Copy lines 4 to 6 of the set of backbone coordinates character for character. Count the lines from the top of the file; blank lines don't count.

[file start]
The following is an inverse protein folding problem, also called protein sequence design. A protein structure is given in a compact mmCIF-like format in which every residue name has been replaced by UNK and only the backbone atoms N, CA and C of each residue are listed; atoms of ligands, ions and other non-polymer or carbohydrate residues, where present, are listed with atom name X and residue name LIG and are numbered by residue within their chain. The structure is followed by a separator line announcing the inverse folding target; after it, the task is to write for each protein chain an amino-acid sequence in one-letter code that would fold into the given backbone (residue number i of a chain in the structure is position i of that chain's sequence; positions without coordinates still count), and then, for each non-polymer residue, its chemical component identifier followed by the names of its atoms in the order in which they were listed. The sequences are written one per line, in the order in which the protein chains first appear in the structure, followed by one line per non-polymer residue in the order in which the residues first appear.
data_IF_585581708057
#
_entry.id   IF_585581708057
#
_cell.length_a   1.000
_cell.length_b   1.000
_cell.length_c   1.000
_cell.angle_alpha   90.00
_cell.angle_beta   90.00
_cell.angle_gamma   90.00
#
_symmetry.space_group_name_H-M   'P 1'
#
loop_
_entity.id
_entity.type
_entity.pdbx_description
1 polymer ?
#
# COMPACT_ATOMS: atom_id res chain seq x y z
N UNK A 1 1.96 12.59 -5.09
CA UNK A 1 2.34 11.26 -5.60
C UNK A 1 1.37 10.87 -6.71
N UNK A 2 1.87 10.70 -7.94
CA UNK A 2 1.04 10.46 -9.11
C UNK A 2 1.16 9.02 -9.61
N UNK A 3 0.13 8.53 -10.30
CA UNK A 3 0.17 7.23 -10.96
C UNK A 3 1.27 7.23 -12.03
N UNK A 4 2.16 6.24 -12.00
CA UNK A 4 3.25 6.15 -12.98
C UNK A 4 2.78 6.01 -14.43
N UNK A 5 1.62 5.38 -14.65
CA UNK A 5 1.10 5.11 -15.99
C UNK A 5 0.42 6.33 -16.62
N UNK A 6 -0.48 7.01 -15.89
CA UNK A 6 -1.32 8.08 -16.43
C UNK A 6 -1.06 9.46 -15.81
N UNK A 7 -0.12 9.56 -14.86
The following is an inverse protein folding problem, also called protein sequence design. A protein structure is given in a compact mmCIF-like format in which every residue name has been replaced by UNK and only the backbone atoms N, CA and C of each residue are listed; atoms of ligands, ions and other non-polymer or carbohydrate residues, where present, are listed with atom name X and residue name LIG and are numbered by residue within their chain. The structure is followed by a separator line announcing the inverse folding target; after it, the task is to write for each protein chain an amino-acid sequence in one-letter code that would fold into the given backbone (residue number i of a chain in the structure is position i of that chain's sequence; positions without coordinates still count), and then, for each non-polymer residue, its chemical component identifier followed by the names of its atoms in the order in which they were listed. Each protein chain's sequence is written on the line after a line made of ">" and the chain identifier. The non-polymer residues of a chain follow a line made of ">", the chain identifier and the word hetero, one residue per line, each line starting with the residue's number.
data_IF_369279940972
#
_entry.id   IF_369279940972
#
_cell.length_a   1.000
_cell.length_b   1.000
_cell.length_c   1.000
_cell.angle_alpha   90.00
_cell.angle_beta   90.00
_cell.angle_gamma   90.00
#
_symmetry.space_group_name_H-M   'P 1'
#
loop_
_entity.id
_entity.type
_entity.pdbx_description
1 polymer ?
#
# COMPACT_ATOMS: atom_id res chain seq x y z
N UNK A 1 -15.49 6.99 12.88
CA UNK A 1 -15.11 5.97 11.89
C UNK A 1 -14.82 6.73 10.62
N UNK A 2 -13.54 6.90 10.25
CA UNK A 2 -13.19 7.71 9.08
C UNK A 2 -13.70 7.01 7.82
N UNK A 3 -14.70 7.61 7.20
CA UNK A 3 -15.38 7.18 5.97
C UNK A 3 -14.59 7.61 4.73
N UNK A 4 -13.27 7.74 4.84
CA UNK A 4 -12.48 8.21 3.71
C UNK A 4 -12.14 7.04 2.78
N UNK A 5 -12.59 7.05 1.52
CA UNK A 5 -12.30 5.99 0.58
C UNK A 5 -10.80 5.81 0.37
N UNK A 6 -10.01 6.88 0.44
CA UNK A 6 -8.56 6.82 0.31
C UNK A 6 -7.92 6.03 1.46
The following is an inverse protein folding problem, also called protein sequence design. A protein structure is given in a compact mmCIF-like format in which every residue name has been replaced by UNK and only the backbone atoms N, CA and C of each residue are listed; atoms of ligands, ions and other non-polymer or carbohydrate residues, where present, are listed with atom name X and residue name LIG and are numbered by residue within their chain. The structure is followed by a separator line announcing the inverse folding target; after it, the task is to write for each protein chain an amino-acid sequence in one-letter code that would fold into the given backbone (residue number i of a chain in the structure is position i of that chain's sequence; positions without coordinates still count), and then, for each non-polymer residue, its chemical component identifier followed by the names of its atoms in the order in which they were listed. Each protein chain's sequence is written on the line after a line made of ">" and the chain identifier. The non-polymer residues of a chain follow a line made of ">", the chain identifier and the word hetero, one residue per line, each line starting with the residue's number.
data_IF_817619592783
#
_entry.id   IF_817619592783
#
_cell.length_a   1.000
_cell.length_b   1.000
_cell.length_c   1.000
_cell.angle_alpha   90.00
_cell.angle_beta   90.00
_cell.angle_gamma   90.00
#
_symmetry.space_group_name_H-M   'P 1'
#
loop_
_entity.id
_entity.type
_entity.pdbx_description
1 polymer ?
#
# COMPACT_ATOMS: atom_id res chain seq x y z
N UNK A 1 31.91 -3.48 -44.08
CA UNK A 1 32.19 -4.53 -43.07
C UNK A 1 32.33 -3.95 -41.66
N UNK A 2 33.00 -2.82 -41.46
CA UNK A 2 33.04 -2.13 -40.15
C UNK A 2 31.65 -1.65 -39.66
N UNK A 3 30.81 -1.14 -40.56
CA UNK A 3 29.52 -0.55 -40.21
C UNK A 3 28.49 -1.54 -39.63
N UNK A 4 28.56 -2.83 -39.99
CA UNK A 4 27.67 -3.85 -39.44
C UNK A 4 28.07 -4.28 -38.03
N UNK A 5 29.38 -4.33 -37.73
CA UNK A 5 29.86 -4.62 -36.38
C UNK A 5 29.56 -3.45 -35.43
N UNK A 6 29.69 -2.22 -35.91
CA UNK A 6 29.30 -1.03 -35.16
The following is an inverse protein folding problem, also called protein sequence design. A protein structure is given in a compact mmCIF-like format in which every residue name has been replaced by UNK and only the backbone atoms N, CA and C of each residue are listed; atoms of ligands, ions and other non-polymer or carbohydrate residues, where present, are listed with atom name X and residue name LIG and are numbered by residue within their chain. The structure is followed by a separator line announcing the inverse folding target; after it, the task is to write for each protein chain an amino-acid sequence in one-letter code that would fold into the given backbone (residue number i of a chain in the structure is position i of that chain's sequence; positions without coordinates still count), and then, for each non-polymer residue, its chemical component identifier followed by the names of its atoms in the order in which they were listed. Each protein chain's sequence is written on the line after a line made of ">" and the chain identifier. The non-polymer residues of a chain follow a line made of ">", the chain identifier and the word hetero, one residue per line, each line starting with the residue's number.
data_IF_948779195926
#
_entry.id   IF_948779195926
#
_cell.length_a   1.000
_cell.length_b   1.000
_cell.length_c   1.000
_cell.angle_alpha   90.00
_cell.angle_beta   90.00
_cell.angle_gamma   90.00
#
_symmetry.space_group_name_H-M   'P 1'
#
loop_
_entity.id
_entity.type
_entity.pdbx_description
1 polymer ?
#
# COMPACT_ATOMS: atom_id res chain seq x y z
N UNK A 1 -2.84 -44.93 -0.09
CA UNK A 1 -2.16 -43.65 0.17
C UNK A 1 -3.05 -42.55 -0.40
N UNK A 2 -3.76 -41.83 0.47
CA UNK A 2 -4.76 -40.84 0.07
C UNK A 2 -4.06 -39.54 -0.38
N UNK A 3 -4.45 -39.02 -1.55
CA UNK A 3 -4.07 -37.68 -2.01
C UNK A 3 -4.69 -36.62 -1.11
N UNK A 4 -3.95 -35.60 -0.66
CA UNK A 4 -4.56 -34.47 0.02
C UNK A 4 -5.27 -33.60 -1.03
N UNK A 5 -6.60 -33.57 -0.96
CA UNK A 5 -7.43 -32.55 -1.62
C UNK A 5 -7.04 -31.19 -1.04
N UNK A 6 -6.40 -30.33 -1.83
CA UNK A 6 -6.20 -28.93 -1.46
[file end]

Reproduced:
_entry.id   IF_585581708057
#
_cell.length_a   1.000